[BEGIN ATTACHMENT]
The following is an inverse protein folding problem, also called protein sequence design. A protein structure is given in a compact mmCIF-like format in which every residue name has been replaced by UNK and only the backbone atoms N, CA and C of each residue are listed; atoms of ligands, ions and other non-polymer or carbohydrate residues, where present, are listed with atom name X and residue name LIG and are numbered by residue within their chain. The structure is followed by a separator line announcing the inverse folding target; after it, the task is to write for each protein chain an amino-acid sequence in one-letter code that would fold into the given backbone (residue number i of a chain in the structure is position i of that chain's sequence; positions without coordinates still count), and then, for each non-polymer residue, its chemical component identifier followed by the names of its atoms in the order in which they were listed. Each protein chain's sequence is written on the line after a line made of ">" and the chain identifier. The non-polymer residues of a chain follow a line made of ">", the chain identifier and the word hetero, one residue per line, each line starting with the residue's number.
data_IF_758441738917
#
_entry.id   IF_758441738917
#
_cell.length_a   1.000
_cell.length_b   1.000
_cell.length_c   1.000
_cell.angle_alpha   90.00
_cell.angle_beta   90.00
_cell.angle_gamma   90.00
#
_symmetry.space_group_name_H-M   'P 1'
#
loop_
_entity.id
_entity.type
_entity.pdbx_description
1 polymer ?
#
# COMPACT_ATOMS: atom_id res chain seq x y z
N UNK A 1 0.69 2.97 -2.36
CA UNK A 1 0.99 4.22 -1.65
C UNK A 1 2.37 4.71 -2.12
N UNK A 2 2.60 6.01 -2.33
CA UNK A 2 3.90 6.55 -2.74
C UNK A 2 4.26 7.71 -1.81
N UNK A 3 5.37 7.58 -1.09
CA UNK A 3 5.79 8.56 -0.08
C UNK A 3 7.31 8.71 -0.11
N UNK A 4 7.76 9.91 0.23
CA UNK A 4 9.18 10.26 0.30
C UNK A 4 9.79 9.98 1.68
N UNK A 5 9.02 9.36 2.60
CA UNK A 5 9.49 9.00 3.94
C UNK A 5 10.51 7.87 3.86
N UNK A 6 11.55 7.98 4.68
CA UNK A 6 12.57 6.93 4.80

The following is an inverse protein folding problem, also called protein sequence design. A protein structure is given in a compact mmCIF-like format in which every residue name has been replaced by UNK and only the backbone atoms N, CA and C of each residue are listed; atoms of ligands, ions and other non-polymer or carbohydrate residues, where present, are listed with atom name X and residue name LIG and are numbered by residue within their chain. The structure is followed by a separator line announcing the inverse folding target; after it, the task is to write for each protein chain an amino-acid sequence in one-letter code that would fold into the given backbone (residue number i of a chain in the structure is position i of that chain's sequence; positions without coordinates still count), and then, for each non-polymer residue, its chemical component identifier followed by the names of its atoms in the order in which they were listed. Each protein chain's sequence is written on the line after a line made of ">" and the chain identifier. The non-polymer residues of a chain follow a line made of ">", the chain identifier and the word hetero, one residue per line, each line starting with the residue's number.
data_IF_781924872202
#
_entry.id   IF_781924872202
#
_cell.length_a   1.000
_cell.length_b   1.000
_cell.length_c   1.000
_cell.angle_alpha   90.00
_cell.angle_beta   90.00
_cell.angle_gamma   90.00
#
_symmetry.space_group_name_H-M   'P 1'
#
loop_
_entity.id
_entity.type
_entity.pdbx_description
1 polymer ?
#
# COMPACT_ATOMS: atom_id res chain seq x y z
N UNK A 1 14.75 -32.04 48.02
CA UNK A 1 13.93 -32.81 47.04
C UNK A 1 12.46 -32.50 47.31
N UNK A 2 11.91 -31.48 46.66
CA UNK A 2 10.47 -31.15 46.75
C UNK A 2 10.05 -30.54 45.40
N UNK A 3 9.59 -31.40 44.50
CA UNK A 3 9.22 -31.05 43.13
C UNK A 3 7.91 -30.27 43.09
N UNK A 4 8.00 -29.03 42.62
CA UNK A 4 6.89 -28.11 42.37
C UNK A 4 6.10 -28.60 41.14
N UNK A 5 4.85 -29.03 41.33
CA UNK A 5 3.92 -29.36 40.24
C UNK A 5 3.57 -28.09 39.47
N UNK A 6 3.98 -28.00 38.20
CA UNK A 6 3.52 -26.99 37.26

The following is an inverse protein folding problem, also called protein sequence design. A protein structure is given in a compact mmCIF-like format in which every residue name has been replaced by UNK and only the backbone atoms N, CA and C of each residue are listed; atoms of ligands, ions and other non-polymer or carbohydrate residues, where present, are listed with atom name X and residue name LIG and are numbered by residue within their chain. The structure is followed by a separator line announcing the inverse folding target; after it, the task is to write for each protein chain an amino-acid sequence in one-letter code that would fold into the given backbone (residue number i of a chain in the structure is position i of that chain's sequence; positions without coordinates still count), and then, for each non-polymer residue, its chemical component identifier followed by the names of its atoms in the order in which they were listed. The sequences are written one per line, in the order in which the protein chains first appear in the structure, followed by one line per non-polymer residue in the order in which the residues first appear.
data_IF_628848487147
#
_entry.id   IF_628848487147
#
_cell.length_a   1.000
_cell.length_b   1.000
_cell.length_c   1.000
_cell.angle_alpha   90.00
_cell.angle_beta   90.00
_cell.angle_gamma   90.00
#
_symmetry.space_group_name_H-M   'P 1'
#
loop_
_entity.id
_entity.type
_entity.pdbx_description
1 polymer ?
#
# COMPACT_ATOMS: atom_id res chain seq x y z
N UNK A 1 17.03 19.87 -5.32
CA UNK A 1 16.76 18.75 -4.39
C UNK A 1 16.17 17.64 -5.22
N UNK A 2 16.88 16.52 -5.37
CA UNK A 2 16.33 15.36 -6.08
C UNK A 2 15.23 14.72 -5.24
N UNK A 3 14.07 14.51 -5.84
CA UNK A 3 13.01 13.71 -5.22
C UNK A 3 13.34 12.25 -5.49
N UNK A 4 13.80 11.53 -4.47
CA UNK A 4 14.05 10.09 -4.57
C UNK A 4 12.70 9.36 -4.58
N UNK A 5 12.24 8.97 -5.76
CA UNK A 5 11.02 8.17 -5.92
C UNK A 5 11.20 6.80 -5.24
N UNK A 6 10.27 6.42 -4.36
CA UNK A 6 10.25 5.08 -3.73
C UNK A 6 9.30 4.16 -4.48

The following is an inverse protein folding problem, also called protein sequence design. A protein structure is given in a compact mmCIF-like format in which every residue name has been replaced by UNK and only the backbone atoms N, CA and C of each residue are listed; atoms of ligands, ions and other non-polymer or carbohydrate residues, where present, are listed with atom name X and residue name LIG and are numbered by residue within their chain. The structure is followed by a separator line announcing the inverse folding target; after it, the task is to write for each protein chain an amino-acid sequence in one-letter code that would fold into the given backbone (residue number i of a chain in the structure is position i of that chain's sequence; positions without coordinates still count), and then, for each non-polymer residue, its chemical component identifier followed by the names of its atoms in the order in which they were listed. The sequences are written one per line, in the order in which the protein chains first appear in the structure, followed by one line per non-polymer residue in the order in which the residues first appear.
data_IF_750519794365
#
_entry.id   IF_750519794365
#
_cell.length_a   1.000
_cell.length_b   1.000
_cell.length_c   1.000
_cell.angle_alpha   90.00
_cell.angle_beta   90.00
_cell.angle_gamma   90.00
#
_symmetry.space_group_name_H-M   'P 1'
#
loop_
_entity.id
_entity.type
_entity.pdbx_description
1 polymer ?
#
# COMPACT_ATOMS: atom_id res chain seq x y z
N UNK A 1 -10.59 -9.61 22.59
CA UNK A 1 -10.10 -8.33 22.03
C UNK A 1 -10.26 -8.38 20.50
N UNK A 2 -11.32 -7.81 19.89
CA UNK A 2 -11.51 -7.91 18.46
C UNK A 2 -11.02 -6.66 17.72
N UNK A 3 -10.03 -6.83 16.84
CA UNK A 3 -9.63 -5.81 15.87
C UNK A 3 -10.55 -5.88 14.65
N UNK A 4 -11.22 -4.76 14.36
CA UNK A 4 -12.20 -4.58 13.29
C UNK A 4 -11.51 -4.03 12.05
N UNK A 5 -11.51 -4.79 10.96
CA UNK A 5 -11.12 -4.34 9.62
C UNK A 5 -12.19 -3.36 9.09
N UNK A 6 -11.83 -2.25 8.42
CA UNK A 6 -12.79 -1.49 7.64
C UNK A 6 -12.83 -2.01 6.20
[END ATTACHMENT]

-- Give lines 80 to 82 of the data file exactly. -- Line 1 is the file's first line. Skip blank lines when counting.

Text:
_entry.id   IF_628848487147
#
_cell.length_a   1.000